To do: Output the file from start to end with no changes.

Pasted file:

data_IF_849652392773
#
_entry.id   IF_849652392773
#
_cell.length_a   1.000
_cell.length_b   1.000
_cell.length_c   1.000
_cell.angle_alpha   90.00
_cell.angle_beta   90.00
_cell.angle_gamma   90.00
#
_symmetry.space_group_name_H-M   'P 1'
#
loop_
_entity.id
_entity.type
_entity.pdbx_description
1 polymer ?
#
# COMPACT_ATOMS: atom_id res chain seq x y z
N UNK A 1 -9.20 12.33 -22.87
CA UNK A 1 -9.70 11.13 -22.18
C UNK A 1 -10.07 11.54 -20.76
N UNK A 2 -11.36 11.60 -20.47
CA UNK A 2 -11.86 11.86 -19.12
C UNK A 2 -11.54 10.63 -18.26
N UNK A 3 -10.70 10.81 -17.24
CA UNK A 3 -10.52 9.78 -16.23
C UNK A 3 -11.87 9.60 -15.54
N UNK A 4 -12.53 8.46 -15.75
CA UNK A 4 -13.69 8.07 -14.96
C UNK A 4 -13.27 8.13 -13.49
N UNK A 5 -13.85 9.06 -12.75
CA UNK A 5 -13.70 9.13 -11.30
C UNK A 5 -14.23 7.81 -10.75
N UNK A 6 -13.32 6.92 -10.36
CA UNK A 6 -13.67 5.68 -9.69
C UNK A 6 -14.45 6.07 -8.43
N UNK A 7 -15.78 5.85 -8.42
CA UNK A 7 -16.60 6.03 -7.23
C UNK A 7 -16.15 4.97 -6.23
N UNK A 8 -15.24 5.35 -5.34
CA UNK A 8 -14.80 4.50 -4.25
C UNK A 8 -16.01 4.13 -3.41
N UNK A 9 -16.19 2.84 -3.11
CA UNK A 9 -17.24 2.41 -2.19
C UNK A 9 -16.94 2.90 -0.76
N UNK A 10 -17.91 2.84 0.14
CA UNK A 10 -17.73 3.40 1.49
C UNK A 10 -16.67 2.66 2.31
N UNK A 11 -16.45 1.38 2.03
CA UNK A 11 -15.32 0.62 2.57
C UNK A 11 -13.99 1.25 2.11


data_IF_849652392773
#
_entry.id   IF_849652392773
#
_cell.length_a   1.000
_cell.length_b   1.000
_cell.length_c   1.000
_cell.angle_alpha   90.00
_cell.angle_beta   90.00
_cell.angle_gamma   90.00
#
_symmetry.space_group_name_H-M   'P 1'
#
loop_
_entity.id
_entity.type
_entity.pdbx_description
1 polymer ?
#
# COMPACT_ATOMS: atom_id res chain seq x y z
N UNK A 1 -9.20 12.33 -22.87
CA UNK A 1 -9.70 11.13 -22.18
C UNK A 1 -10.07 11.54 -20.76
N UNK A 2 -11.36 11.60 -20.47
CA UNK A 2 -11.86 11.86 -19.12
C UNK A 2 -11.54 10.63 -18.26
N UNK A 3 -10.70 10.81 -17.24
CA UNK A 3 -10.52 9.78 -16.23
C UNK A 3 -11.87 9.60 -15.54
N UNK A 4 -12.53 8.46 -15.75
CA UNK A 4 -13.69 8.07 -14.96
C UNK A 4 -13.27 8.13 -13.49
N UNK A 5 -13.85 9.06 -12.75
CA UNK A 5 -13.70 9.13 -11.30
C UNK A 5 -14.23 7.81 -10.75
N UNK A 6 -13.32 6.92 -10.36
CA UNK A 6 -13.67 5.68 -9.69
C UNK A 6 -14.45 6.07 -8.43
N UNK A 7 -15.78 5.85 -8.42
CA UNK A 7 -16.60 6.03 -7.23
C UNK A 7 -16.15 4.97 -6.23
N UNK A 8 -15.24 5.35 -5.34
CA UNK A 8 -14.80 4.50 -4.25
C UNK A 8 -16.01 4.13 -3.41
N UNK A 9 -16.19 2.84 -3.11
CA UNK A 9 -17.24 2.41 -2.19
C UNK A 9 -16.94 2.90 -0.76
N UNK A 10 -17.91 2.84 0.14
CA UNK A 10 -17.73 3.40 1.49
C UNK A 10 -16.67 2.66 2.31
N UNK A 11 -16.45 1.38 2.03
CA UNK A 11 -15.32 0.62 2.57
C UNK A 11 -13.99 1.25 2.11